"The curious task of economics is to demonstrate to men how little they know about what they imagine they can design."
The Unknowability of Future Advance
Fifty years ago, the thought of seven billion people on earth seemed impossible. Another fifty years before that, the idea of three billion people on earth looked unimaginable. Two hundred years ago, the idea of two billion people would have sounded heretical to anyone--most of all Alfred Malthus, who gave more thought to this question than perhaps anyone else. And yet, the impossible, unimaginable, and heretical all came to pass, as the earth has supported these huge numbers and the population continues to rise. It has done so because humans have invented new resources and new ways of dealing with resources that were revolutionary and changed life as we know it drastically. These inventions include the steam engine, fertilizers, desalination, antibiotics, and immunization, to name but a few. They were not only revolutionary; they were fundamentally and completely unforeseeable. Even when they were invented, no one could have foreseen the incredible impact they would have on humanity. Who could have guessed that a little tinkering with a pump in northern England would launch the Industrial Revolution that would completely change the world?
At every point in history, we are ignorant of what humans' future actions and ingenuity will bring about. They might bring about another revolutionary engine utilizing a new energy source, a cure for cancer, or a nuclear war. Or, they might not. However, we can be sure there will be new discoveries as a result of restless tinkering and the imagining of heretofore inconceivable possibilities, and the cumulative force of these discoveries will change things. The trouble is that we can never predict their arrival. If we could, they would not be new discoveries. As philosopher Karl Popper quipped, to predict the wheel is to invent it (MacIntyre 2011, p. 109). The key insight that allows us to understand the logic of scientific discovery is that it is fundamentally unknown before it happens.
Understanding this point is very important when thinking of mechanisms to address climate change. It is unwise to put all of our eggs in the basket of technologies that are not yet proven, because the evolution of these technologies is uncertain, and because relying on them might hinder the development of newer ones that we have not anticipated. The experience of investing heavily in biofuels development illustrates this lesson.
Since the "energy crisis" of the 1970s, biofuels researchers have touted cellulosic ethanol as the technology that will make biofuels a viable, significant contributor to the energy mix. (1) This promise has consumed ever-increasing subsidies and incentivized many biofuel-supporting policies. Yet, after decades of subsidies and expected innovation, the promise of cellulosic ethanol has not materialized. Instead, the subsidies to biofuels have led to mass deforestation and to the development of dirty sources of biofuels. But perhaps most importantly, by tying up vast resources and brain power in the so-far futile search for this one energy source, policy makers may have prevented the emergence of other, better energy sources.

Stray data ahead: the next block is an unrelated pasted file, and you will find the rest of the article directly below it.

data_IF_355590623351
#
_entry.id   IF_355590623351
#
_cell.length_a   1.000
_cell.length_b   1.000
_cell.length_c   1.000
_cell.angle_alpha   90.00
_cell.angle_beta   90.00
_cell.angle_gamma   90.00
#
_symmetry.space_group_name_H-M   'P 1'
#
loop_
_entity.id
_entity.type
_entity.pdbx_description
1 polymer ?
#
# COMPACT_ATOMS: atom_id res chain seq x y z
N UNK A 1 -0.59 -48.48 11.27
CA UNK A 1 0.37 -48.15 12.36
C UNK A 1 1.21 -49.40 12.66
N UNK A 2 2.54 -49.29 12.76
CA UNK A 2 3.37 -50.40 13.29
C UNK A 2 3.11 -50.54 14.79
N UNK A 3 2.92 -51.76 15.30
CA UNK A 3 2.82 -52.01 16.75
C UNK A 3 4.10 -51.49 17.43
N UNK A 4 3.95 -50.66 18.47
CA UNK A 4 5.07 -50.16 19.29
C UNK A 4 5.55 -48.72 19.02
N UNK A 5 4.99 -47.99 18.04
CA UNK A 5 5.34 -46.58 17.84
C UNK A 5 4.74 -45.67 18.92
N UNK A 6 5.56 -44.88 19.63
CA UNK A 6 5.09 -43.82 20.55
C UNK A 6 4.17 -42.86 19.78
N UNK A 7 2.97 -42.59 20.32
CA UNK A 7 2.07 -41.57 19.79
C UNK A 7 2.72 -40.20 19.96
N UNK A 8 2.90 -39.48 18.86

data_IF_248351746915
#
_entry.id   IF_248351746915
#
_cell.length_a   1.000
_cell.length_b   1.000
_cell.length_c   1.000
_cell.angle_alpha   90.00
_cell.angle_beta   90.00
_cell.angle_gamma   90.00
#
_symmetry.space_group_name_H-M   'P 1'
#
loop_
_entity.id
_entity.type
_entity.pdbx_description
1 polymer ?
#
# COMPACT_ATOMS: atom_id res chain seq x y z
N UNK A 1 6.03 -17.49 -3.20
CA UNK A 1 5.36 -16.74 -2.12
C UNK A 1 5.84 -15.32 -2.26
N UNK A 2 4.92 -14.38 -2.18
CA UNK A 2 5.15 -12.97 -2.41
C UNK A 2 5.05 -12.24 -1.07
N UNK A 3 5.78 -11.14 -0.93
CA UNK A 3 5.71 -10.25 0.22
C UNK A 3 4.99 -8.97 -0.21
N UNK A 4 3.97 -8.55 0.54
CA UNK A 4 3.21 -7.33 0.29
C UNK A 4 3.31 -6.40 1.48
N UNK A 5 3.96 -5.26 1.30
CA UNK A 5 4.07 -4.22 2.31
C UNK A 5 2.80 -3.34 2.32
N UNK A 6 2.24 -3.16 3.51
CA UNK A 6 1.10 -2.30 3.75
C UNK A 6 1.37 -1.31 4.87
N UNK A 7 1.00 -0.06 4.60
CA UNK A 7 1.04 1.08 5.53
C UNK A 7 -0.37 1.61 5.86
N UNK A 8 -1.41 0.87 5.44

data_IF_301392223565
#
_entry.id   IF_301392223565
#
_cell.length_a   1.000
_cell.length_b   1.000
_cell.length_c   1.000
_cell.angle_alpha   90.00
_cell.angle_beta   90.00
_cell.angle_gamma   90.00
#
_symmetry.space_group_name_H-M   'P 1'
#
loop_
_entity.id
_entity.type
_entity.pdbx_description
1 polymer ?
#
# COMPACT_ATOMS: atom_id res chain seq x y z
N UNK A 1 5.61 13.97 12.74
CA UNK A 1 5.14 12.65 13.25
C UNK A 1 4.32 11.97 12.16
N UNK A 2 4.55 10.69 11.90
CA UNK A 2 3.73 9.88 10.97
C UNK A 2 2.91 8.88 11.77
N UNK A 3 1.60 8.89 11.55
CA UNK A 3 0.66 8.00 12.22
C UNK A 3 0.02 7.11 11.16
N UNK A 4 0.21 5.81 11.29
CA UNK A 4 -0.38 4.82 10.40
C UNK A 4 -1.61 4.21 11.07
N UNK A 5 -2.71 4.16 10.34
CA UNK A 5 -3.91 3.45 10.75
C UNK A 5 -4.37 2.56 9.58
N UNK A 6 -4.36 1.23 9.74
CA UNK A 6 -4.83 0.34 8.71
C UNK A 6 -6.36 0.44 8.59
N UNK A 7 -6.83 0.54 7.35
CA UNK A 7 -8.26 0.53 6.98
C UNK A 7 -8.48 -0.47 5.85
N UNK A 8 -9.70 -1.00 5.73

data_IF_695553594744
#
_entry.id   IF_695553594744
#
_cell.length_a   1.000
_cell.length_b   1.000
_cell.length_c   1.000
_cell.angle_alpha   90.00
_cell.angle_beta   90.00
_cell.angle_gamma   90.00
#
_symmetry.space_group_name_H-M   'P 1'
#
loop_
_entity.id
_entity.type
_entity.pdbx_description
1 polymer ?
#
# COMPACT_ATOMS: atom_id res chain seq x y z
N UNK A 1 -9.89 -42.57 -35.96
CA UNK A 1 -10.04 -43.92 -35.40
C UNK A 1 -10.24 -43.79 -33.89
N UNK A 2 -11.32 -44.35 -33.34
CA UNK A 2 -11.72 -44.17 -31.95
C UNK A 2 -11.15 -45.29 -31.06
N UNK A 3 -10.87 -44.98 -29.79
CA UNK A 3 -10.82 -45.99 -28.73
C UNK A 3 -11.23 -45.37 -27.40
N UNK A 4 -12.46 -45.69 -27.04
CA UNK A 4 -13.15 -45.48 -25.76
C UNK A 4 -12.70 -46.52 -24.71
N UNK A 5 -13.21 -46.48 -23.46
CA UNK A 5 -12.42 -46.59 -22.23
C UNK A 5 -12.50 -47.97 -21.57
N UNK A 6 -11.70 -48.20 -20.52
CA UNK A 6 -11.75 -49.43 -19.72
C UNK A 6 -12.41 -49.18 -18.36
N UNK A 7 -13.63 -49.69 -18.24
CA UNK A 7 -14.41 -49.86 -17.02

We ought not to rely on uncertain technologies as magic bullets, but remain open to unforeseen possibilities of technological advance. It will not be possible to make a correct choice, ex ante, of which technologies will succeed in addressing climate change. The technologies that will succeed will do so by proving themselves in the real world, not in a theoretical study before they are implemented. As such, a tax on carbon would have been a far better policy, as it would have incentivized the innovation of all carbon-friendly technologies while taxing and punishing all carbon-intensive technologies.
To succeed in the task of controlling climate change will generally require us to take into account that social and economic systems are involved. One trouble this involvement causes is that the response of the actors in such a system is uncertain.
An extreme, though admirably clear, definition of uncertainty was introduced by the American economic theorist Frank Knight in his 1921 book Risk, Uncertainty, and Profit. In Knight's terms, uncertainty meant a condition in which the probabilities assigned to various contingencies and factors are unknown--"unmeasurable" in his terminology (Knight 1921). Knight may have had in mind that in the social world, such as a national economy, there may have been unseen changes in conditions, so there are no time series data from which to form a reliable estimate of the desired probability distribution(s). The Chinese have a familiar proverb underlining that point: "A man in the river can never stand in the same place twice."
But Knight may have had in mind...